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Tuesday, March 22, 2011

Vocal (other)-worldly stuff

By Stef

I usually am not a fan of vocal improvisation, but there are exceptions. It is extremely difficult to explain why it sometimes works and why it sometimes doesn't. I think a lot has to do with attitude and authenticity. Very often vocals in modern music come across as posture, pretense and pyrotechnix - like in lots of operas by the way - yet rarely it sounds real and unaffected, like in these two albums.

The second common aspect between both albums is their lack of concern for musical genres and styles, while at the same time respecting them - they integrate and take it a step further. Purists of either jazz or world music will not specifically like those albums for this reason, but those willing to discard conventions will surely enjoy both albums.

André, Tokar & Kugel - Varpai (Nemu Records, 2010) ****

The trio is Klaus Kugel from Germany on percussion, Mark Tokar from the Ukraine on bass, Andrė Pabarčiūtė from Lithuania on voice.

I've praised the qualities of both Kugel and Tokar before, with the bands "Yatoku", and last year as the winner's of the Happy Ears Award with "The Passion". Both men are extremely precise instrumentalists with a shared musical vision of sculpting jazz into a more universal musical language.

Lithuanian singer  Andrė Pabarčiūtė was unknown to me, but her singing qualities are astonishing. The overall atmosphere of the music is minimalist, with lots of arco bowing and light percussive effects, with an almost classical chamber music feeling. Even if unfamiliar, the music is gentle and welcoming, with no clear references but with influences from jazz, folk and classical.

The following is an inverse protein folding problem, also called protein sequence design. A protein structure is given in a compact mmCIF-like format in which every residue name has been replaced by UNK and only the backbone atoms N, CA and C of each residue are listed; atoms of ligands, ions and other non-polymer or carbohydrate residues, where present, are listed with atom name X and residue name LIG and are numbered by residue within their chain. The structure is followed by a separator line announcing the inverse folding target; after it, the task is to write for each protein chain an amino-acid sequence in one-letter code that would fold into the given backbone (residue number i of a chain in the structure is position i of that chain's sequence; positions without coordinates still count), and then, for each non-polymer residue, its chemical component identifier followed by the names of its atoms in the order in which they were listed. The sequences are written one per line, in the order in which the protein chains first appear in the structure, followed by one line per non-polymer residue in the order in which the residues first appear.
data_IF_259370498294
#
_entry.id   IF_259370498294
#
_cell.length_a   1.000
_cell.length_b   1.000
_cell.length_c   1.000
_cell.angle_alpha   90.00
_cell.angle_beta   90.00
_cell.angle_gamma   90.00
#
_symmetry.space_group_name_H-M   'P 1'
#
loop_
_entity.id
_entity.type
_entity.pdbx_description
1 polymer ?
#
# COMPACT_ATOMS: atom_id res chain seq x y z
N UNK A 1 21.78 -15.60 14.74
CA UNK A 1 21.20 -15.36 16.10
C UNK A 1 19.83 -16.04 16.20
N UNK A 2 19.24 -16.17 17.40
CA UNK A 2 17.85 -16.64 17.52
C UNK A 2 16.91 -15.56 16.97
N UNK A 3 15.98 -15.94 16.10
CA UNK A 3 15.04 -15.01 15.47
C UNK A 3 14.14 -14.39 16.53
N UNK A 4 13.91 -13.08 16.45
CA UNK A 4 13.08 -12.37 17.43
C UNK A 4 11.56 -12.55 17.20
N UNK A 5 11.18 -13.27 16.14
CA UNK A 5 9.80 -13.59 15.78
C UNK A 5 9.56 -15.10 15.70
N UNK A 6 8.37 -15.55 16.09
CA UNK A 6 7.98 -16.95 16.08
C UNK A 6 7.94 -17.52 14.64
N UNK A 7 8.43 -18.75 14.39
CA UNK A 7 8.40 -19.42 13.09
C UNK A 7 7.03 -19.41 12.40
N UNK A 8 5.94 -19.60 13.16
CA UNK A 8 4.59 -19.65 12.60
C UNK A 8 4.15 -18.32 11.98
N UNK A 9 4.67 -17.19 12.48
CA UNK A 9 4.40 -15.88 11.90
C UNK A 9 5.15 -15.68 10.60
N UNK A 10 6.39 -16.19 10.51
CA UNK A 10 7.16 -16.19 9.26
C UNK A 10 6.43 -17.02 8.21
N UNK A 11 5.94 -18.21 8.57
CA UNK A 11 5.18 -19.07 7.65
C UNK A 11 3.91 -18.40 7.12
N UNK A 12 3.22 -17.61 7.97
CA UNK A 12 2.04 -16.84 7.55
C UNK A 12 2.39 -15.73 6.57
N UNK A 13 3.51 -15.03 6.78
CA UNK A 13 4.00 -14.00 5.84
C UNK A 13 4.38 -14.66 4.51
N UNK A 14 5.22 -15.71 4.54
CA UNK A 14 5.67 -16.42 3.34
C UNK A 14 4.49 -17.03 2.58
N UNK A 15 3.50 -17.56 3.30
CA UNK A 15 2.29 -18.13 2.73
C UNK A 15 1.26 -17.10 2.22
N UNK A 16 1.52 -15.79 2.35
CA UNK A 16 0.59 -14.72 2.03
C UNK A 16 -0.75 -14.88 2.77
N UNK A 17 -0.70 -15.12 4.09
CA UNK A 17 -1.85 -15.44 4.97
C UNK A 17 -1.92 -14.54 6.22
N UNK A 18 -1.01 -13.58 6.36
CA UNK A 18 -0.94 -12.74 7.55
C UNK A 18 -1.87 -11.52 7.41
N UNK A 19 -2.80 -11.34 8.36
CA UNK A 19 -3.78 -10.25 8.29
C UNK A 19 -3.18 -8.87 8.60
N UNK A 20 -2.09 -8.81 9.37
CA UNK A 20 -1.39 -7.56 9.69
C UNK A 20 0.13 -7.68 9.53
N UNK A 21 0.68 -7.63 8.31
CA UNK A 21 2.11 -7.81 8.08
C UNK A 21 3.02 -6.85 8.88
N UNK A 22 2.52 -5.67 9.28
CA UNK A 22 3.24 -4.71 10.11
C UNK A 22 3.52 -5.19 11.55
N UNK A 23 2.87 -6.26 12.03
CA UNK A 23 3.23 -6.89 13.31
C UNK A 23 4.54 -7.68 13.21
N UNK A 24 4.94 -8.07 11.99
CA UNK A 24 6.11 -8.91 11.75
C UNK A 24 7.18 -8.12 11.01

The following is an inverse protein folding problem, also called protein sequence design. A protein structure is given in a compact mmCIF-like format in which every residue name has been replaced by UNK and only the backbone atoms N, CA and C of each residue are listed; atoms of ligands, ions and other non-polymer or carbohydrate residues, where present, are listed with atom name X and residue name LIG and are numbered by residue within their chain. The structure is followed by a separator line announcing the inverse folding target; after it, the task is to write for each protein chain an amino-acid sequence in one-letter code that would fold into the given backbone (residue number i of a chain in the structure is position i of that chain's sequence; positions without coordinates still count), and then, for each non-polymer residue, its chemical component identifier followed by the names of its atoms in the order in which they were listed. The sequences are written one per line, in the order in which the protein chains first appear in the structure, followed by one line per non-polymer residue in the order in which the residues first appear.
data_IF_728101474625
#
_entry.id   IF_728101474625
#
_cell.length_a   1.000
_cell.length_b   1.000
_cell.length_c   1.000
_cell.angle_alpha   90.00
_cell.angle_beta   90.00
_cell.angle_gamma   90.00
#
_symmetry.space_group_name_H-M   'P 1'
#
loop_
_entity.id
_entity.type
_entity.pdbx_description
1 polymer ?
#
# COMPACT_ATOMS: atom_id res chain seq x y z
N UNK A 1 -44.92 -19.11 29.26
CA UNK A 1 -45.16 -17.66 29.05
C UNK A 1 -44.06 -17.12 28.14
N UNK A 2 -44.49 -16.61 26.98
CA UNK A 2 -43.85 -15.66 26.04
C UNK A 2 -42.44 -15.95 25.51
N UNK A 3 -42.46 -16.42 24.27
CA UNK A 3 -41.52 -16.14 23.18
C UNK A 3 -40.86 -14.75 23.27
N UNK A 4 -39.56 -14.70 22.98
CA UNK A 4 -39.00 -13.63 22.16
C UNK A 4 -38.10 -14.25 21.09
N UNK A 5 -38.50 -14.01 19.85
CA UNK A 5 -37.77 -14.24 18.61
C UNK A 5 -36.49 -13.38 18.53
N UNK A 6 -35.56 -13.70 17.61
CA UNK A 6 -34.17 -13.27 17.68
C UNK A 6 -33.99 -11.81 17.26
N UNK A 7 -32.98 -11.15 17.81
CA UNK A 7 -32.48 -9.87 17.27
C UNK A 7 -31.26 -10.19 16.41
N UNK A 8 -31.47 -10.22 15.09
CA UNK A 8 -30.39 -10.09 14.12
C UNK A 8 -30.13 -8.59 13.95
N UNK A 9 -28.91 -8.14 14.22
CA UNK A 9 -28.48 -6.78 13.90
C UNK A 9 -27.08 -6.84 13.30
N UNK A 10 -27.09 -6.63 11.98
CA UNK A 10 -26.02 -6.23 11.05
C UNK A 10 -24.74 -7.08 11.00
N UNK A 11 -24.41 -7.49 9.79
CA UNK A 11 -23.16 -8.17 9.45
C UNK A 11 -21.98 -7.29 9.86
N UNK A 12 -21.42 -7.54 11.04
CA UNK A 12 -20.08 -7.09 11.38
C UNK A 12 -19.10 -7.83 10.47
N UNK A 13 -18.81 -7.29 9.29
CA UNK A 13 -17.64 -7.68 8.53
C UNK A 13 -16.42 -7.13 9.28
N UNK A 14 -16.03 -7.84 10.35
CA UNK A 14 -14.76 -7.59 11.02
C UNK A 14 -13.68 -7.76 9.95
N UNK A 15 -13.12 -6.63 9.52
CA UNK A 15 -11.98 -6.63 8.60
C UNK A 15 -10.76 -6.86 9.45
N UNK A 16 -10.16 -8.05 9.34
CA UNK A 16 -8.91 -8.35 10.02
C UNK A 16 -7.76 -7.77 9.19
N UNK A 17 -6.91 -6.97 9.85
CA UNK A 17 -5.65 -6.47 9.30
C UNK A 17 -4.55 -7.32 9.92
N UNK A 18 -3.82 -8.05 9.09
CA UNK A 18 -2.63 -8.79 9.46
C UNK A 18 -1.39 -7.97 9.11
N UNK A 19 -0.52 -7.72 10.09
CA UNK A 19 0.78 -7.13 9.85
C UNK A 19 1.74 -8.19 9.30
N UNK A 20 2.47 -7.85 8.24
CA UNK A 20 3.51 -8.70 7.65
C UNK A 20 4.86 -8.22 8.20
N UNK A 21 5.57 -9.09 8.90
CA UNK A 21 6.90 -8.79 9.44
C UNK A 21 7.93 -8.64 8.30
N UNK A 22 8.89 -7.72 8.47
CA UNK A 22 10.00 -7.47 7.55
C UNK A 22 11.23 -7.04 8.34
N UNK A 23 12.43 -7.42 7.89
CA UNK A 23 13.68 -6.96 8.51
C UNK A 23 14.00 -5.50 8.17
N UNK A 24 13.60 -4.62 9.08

André's worldless singing is equally light, abstract and unpredictable. She can sing like a bell, clear incantations, she can use her voice as instrument, prolonging sounds, using her throat, lips, tongue as  extended techniques, resonating with the bass, screech like a bird, or add dark-toned drama and intensity.

Everything is refined and pure and open-ended and fully improvised. Like so much of minimalist music, the full attention goes to tone and shades of tones creating a common musical universe rather than three musicians playing together. The title - Varpai - means bells or chimes in Lithuanian (if I can trust the online dictionaries) and it is especially the latter that the music sounds like, like chimes moving with a common wind, bringing a coherent, light and resonating sound that is attractive without being repetitive once.

A wonderful listening experience.

Listen and download from eMusic.

Jubran Kamilya & Werner Hasler - Wanabni (Zig Zag Territories, 2010) ***½

This album is of a totally different nature, a duo recording by Palestinian singer and oud-player Kamilya Jubran and Swiss trumpeter and "electronician" Werner Hasler. 

 The album starts with almost foghorn-like trumpet-playing over a single electronics drone, creating a backdrop of dark despair for Jubran to join on voice. She sings the texts of contemporary Arab poets, and clearly there is not much to understand if you do not speak the language. The pieces are song-like, built around the singing, yet the instrumental qualities of both musicians take this far beyond what we would call a "song", adding tension and depth and context.

Jubran's singing quality, together with the Middle-Eastern scales give the music the expected feeling of yearning and sadness. She does not have the vocal reach of some other female singers from the Middle-East, staying predominantly in the middle range,  but that makes it all the more human and intimate.

I love Arabic singing, I love the sound of the oud, I love the sound of the trumpet, and when all three are brought together, the expectations are high for me.  Yet at moments, the melodies and overall sound on this album are a little too average, nor do the electronics always work. Luckily, the great moments on this album dominate. Understanding Arabic might help too, to fully appreciate the complete picture.


© stef